Additionally, a temporary pass code may be assigned to second level personnel, for instance maintenance personnel or char services, such as illustrated at 114 which controls only a portion of the functions of the security system, for instance, permitting these people to turn off the alarms and enable entry and exit delays, thereafter permitting this level of personnel to enable and arm the system after access. However, the utilization of the temporary pass code prohibits any other access to the system and therefore provides an additional level of security.

The actuation of the test mode key serves to actuate the test mode as illustrated at 70 and is as described in connection with FIG. 3. It will be noted that the access code is instantaneously able to cancel the test mode through the utilization of a reset pulse applied at 72, 74, 76 and 88, the function of which will be described hereinafter. It is an important feature of a system which utilizes an access code that the test mode sequence be interruptable. This works in combination with the provision of a test mode reminder signal so that anybody in the premises, having been reminded that the system is in test mode, can immediately deactuate the test mode and provide for local alarm annunciation and off-premises transmission.

What will now be described is one type system which provides for test annunciation, local alarm annunciation and a test mode reminder signal having a format alterable in response to the result of a system test.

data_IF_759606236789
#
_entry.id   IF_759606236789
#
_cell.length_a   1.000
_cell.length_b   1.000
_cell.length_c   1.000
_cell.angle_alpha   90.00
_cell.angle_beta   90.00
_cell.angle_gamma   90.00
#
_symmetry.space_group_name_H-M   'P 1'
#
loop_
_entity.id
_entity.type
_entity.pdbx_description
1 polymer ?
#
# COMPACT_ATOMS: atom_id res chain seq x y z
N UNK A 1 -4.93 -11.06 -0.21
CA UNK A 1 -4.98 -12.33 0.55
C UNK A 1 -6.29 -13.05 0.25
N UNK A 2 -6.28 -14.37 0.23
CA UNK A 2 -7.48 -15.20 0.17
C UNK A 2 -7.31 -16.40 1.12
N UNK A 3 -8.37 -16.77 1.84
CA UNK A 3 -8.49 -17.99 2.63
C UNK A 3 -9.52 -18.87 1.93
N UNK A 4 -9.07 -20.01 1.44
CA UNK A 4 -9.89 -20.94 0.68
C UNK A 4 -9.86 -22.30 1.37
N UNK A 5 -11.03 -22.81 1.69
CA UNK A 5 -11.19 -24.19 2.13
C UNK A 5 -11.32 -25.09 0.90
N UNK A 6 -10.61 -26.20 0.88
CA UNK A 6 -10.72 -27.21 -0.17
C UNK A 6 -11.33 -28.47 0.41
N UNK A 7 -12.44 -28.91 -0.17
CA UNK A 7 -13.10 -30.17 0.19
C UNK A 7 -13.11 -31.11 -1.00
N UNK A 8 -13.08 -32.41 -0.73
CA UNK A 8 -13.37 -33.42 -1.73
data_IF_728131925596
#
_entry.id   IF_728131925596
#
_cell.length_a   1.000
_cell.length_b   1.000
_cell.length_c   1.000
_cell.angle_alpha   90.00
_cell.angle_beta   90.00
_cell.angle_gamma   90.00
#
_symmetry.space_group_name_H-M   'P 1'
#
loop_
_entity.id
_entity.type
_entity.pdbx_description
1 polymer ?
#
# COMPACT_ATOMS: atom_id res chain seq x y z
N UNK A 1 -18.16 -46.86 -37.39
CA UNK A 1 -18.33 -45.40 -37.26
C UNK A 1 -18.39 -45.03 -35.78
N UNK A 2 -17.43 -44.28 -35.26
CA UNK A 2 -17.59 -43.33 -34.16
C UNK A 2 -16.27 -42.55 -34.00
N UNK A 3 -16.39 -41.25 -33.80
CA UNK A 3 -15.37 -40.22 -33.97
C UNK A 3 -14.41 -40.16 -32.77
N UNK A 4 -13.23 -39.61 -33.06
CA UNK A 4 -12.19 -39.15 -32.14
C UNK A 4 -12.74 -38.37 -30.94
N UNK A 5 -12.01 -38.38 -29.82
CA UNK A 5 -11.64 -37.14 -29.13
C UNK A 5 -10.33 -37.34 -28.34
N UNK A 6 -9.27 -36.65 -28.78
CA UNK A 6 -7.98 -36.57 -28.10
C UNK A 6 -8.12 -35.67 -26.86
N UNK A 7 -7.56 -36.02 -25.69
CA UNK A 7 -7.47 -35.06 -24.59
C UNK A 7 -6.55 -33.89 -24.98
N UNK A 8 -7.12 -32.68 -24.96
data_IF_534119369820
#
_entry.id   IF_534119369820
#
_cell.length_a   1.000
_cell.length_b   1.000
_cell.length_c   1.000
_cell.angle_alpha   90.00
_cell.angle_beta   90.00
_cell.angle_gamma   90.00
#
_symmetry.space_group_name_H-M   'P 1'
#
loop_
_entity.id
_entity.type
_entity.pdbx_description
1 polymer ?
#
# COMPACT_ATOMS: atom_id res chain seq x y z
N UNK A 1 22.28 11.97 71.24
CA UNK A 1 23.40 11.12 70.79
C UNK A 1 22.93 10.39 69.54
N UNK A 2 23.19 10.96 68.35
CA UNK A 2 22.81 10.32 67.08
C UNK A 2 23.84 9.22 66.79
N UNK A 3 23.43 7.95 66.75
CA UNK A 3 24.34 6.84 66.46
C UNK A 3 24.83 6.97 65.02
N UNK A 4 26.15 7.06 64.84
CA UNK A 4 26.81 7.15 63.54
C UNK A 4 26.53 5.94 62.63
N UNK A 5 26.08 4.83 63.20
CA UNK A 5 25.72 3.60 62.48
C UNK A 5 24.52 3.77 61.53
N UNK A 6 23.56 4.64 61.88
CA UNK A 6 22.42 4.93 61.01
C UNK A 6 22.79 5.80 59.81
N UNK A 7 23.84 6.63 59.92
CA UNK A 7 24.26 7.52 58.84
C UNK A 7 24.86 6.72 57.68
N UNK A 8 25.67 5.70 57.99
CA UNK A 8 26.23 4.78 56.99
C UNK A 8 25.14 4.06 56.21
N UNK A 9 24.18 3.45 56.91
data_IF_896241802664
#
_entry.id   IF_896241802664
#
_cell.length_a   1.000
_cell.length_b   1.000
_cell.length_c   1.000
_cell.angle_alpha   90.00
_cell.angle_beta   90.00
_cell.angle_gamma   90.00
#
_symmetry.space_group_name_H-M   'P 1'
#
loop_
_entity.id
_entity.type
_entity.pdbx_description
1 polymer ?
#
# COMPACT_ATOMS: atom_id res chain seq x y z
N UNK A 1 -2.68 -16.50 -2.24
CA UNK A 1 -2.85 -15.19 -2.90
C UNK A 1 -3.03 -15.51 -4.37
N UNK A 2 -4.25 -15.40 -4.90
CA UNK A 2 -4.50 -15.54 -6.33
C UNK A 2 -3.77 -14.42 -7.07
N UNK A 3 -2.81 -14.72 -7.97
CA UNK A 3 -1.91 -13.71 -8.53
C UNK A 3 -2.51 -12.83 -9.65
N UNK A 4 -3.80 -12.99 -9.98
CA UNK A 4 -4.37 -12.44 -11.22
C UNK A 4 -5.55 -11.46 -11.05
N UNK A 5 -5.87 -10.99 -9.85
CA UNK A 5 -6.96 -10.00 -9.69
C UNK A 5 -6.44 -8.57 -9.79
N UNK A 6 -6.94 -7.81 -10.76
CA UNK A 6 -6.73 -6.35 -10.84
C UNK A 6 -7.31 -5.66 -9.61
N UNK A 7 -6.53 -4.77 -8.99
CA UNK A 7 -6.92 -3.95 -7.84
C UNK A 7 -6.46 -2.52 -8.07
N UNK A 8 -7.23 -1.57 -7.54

Referring now to FIG. 5, a central or remotely located control unit 120 is connected by a multi-wire cable 122 to sensors 124 and 126 which may respectively sense smoke indicative of a fire or intrusion indicative of a burglary. In normal operation, a sensor control and alarm condition detection unit 128 of conventional design couples DC power from DC power supply 130 and AC power from AC power supply 132 over the multi-wire cable to the sensors. It is the function of unit 128 to detect the outputs of the various sensors, to identify first that an alarm condition has occurred and secondly the type of alarm condition sensed. For instance, sensor 124 being a fire detection sensor may provide one type of alarm condition signal which is transmitted to the sensor control and alarm detection unit, whereas sensor 126, sensing an unauthorized intrusion provides a different type of an alarm condition signal. The output of sensor control and alarm condition detection unit 128 is a signal indicating the presence of an alarm condition. This signal is delivered over line 134 to a local alarm decoder unit 136. The type of alarm is also transmitted over line 138 to local alarm decoder 136. This decoder provides an output signal to a local alarm annunciation signal generator 140 and an off-premises alarm communicator 141. In one embodiment, generator 140 generates signals indicative of the type of alarm condition sensed. The information provided both to the local alarm annunciator and the off-premises alarm communicator is a signal which indicates that an alarm condition has been detected and the nature of the alarm condition. The output of generator 140 is applied to a local alarm annunciator 142 which may include, for instance, a siren 144 or a strobe light 146. The alarm annunciators produce signals which are characteristic of the type of alarm. For instance, as illustrated by waveform 148 a three-pulse series is provided on a repetitive basis by generator 140 to indicate that the particular alarm condition represented a fire. Alternatively, should the local alarm condition be the result of an intrusion indicative of a burglary, then pulses illustrated by waveform 150 would be provided by generator 140.